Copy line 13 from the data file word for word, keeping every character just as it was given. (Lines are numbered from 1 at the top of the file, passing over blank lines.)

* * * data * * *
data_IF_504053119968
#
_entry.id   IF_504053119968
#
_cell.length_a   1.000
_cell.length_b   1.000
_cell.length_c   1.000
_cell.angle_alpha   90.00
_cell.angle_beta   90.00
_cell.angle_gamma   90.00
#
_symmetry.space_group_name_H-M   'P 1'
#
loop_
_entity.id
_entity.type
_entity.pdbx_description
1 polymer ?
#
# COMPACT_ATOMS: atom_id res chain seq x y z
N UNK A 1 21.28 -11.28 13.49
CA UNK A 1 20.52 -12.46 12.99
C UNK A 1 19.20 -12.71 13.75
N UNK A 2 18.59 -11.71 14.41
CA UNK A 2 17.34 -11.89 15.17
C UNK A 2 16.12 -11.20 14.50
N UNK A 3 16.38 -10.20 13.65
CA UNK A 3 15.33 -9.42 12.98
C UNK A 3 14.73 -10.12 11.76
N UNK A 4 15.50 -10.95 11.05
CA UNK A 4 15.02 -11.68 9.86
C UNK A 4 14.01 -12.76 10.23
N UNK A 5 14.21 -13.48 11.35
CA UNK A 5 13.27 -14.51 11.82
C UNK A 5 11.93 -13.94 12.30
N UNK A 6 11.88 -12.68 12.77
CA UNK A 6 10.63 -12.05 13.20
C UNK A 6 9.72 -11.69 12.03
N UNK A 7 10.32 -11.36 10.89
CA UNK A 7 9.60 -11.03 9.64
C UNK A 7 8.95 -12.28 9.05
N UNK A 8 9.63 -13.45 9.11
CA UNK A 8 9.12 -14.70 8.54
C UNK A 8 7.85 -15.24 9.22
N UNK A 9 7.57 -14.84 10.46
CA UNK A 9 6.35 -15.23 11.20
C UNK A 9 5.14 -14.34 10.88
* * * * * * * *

#